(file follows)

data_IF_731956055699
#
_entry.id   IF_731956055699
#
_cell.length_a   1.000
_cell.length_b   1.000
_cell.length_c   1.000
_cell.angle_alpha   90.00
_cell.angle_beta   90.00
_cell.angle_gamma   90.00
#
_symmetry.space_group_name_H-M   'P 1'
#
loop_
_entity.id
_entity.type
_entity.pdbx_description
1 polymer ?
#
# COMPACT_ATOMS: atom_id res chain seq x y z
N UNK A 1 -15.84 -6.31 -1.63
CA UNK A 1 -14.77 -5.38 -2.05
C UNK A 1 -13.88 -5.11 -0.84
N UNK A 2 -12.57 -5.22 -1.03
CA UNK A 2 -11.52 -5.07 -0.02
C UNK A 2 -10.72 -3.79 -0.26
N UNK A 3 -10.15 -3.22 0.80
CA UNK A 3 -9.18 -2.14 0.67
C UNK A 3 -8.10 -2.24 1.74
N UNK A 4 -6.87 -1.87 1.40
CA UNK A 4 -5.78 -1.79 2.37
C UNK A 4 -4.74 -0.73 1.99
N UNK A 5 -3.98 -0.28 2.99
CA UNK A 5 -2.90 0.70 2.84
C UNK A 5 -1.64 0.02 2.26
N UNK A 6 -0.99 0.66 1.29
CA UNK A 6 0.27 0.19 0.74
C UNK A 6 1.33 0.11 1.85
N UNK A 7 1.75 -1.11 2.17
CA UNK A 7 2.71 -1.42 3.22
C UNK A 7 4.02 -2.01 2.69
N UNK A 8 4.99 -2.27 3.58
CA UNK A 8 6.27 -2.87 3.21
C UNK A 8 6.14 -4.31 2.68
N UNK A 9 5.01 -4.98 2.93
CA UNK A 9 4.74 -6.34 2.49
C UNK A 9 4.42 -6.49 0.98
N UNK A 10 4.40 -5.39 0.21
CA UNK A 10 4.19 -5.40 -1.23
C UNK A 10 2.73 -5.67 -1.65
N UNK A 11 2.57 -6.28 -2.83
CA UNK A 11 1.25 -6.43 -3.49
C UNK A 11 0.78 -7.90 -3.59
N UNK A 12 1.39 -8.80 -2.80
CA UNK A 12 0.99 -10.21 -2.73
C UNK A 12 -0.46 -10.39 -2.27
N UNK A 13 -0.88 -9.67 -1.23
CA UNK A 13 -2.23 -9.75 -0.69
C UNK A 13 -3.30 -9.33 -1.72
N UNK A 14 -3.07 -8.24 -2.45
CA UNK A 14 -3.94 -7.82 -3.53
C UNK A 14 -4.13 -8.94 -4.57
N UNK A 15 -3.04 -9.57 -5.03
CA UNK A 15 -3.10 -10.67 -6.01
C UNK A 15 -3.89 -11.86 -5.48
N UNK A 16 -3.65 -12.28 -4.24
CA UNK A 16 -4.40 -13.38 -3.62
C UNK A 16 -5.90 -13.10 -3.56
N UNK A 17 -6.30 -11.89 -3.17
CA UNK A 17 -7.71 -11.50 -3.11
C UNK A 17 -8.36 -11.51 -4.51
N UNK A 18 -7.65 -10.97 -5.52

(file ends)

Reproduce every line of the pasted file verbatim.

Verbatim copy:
data_IF_731956055699
#
_entry.id   IF_731956055699
#
_cell.length_a   1.000
_cell.length_b   1.000
_cell.length_c   1.000
_cell.angle_alpha   90.00
_cell.angle_beta   90.00
_cell.angle_gamma   90.00
#
_symmetry.space_group_name_H-M   'P 1'
#
loop_
_entity.id
_entity.type
_entity.pdbx_description
1 polymer ?
#
# COMPACT_ATOMS: atom_id res chain seq x y z
N UNK A 1 -15.84 -6.31 -1.63
CA UNK A 1 -14.77 -5.38 -2.05
C UNK A 1 -13.88 -5.11 -0.84
N UNK A 2 -12.57 -5.22 -1.03
CA UNK A 2 -11.52 -5.07 -0.02
C UNK A 2 -10.72 -3.79 -0.26
N UNK A 3 -10.15 -3.22 0.80
CA UNK A 3 -9.18 -2.14 0.67
C UNK A 3 -8.10 -2.24 1.74
N UNK A 4 -6.87 -1.87 1.40
CA UNK A 4 -5.78 -1.79 2.37
C UNK A 4 -4.74 -0.73 1.99
N UNK A 5 -3.98 -0.28 2.99
CA UNK A 5 -2.90 0.70 2.84
C UNK A 5 -1.64 0.02 2.26
N UNK A 6 -0.99 0.66 1.29
CA UNK A 6 0.27 0.19 0.74
C UNK A 6 1.33 0.11 1.85
N UNK A 7 1.75 -1.11 2.17
CA UNK A 7 2.71 -1.42 3.22
C UNK A 7 4.02 -2.01 2.69
N UNK A 8 4.99 -2.27 3.58
CA UNK A 8 6.27 -2.87 3.21
C UNK A 8 6.14 -4.31 2.68
N UNK A 9 5.01 -4.98 2.93
CA UNK A 9 4.74 -6.34 2.49
C UNK A 9 4.42 -6.49 0.98
N UNK A 10 4.40 -5.39 0.21
CA UNK A 10 4.19 -5.40 -1.23
C UNK A 10 2.73 -5.67 -1.65
N UNK A 11 2.57 -6.28 -2.83
CA UNK A 11 1.25 -6.43 -3.49
C UNK A 11 0.78 -7.90 -3.59
N UNK A 12 1.39 -8.80 -2.80
CA UNK A 12 0.99 -10.21 -2.73
C UNK A 12 -0.46 -10.39 -2.27
N UNK A 13 -0.88 -9.67 -1.23
CA UNK A 13 -2.23 -9.75 -0.69
C UNK A 13 -3.30 -9.33 -1.72
N UNK A 14 -3.07 -8.24 -2.45
CA UNK A 14 -3.94 -7.82 -3.53
C UNK A 14 -4.13 -8.94 -4.57
N UNK A 15 -3.04 -9.57 -5.03
CA UNK A 15 -3.10 -10.67 -6.01
C UNK A 15 -3.89 -11.86 -5.48
N UNK A 16 -3.65 -12.28 -4.24
CA UNK A 16 -4.40 -13.38 -3.62
C UNK A 16 -5.90 -13.10 -3.56
N UNK A 17 -6.30 -11.89 -3.17
CA UNK A 17 -7.71 -11.50 -3.11
C UNK A 17 -8.36 -11.51 -4.51
N UNK A 18 -7.65 -10.97 -5.52